3. The diagonal $\Delta: (-\epsilon, \epsilon) \to (-\epsilon, \epsilon) \times (-\epsilon, \epsilon)$.

  4. (and 5.) The coordinate inclusions $i_1, i_2: (-\epsilon, \epsilon) \to (-\epsilon, \epsilon) \times (-\epsilon, \epsilon)$

We want to say that the derivative of $m \circ (\alpha, \beta) \circ \Delta$ is equal to the derivative of $m \circ (\alpha, \beta) \circ i_1$ plus the derivative of $m \circ (\alpha, \beta) \circ i_2$ (where the derivatives are evaluated at $0 \in (-\epsilon, \epsilon)$). By the chain rule, this follows from the fact that the derivative of $\Delta$ is the sum of derivatives of $i_1$ and $i_2$.

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Heres a pretty clean proof. Let $m:G \times G \to G$ denote the multiplication map. Then we have (identifying $T_{e,e} G\times G$ with $T_e G \oplus T_e G$) $$ m_*(\alpha'(0), 0) = \frac{d}{dt}\vert_{t=0} m(\alpha, e) = \alpha'(0). $$ The same thing shows that $m*(0,\beta'(0)) = \beta'(0)$. By linearity we get $m_*(\alpha'(0),\beta'(0)) = \alpha'(0) + \beta'(0)$.

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If $\alpha,\beta : \mathbb{R} \to G$, then $\alpha \beta : \mathbb{R} \to G$ is the composition $\mu \circ (\alpha,\beta)$, where $\mu : G \times G \to G$ is the multiplication. Identify $T_{(e,e)} (G \times G)$ with $T_e G \oplus T_e G$. By the chain rule, $(\alpha \beta )_* = \mu_* \circ (\alpha _{*},\beta _{*})$. Since the differential of multiplication is addition in the Lie algebra, you get $\alpha_{*} + \beta_{*}$.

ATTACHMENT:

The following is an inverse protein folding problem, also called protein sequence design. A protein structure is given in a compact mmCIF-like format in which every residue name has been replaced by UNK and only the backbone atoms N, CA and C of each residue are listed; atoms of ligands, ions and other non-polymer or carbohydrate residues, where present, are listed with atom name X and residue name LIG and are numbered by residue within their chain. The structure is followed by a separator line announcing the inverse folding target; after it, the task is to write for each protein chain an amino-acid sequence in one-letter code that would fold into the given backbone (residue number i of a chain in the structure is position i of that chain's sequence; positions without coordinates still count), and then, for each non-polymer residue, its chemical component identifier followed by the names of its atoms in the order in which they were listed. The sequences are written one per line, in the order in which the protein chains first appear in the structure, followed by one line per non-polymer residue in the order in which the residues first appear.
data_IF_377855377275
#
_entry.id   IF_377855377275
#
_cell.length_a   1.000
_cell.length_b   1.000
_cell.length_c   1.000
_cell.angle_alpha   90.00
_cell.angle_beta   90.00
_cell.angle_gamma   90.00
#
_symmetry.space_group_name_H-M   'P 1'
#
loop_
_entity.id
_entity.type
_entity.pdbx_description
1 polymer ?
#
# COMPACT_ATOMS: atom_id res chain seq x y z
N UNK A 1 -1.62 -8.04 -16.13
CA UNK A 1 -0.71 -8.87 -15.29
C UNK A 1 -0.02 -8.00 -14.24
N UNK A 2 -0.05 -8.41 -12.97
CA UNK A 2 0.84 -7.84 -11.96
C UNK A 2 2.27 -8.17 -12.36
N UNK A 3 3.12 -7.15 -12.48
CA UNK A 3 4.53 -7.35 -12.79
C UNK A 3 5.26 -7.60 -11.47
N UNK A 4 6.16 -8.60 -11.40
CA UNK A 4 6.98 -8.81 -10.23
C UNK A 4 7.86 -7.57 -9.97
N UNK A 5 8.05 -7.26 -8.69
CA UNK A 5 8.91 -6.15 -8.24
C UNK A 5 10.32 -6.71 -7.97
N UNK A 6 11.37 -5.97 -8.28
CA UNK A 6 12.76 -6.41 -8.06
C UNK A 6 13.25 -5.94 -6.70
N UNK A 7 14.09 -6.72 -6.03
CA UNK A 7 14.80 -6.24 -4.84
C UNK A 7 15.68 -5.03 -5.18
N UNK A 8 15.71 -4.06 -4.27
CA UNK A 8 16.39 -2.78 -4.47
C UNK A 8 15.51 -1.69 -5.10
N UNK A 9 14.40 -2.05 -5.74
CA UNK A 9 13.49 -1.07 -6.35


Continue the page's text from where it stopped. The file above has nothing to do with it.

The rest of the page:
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"Since the differential of multiplication is addition in the Lie algebra": that is more or less the original question, isn't it? –  Johannes Ebert Apr 25 '11 at 10:56
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EDIT: Wrong.

Forgive me my naiveté (and my spelling), but I think that on a small enough chart around $e$, we can actually subtract elements of $G$, and we have

$\displaystyle \left(\alpha\beta\right)^{\prime}\left(0\right)=\lim_{t\to 0}\underbrace{\frac{\alpha\left(t\right)\beta\left(t\right)-e}{t}}_{=\alpha\left(t\right)\cdot\frac{\beta\left(t\right)-e}{t}+\frac{\alpha\left(t\right)-e}{t}}$

$\displaystyle =\lim_{t\to 0}\left(\alpha\left(t\right)\cdot\frac{\beta\left(t\right)-e}{t}+\frac{\alpha\left(t\right)-e}{t}\right)$